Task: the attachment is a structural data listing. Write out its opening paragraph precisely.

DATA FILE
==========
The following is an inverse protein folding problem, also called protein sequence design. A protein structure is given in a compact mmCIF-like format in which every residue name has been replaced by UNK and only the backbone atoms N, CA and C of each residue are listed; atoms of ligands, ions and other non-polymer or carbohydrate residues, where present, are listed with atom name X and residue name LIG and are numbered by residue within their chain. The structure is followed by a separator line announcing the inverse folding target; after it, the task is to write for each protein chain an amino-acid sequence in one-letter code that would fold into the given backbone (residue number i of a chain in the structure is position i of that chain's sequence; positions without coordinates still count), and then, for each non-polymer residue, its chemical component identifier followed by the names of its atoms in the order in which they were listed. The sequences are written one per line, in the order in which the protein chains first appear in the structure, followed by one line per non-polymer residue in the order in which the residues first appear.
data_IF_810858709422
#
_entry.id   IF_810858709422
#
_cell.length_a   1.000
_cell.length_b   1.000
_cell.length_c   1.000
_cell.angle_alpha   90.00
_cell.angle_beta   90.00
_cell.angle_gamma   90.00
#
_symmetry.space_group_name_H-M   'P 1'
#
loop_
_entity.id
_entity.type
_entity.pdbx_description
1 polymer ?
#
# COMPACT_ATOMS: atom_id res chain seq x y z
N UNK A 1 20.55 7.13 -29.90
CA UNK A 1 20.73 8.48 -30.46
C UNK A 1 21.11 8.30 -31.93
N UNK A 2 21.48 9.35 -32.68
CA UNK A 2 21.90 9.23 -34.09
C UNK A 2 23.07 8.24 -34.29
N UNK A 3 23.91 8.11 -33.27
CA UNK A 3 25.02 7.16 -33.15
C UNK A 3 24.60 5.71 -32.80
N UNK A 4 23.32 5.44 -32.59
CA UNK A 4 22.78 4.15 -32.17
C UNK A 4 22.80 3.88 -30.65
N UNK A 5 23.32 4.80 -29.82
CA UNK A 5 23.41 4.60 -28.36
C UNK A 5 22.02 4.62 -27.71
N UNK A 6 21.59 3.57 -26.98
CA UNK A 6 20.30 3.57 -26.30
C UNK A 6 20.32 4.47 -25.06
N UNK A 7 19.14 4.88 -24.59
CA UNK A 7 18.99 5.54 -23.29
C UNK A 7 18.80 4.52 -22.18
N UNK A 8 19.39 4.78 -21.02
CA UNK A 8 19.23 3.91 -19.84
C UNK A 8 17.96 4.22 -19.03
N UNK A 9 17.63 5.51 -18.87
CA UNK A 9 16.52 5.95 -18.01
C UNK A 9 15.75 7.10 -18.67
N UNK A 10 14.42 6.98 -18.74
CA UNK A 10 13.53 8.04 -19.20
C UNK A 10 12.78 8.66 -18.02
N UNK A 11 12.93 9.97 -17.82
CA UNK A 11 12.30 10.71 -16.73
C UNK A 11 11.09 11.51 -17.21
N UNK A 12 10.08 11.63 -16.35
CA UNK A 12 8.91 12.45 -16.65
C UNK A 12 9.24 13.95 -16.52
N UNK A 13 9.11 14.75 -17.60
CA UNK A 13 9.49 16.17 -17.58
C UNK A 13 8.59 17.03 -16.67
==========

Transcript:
The following is an inverse protein folding problem, also called protein sequence design. A protein structure is given in a compact mmCIF-like format in which every residue name has been replaced by UNK and only the backbone atoms N, CA and C of each residue are listed; atoms of ligands, ions and other non-polymer or carbohydrate residues, where present, are listed with atom name X and residue name LIG and are numbered by residue within their chain. The structure is followed by a separator line announcing the inverse folding target; after it, the task is to write for each protein chain an amino-acid sequence in one-letter code that would fold into the given backbone (residue number i of a chain in the structure is position i of that chain's sequence; positions without coordinates still count), and then, for each non-polymer residue, its chemical component identifier followed by the names of its atoms in the order in which they were listed. The sequences are written one per line, in the order in which the protein chains first appear in the structure, followed by one line per non-polymer residue in the order in which the residues first appear.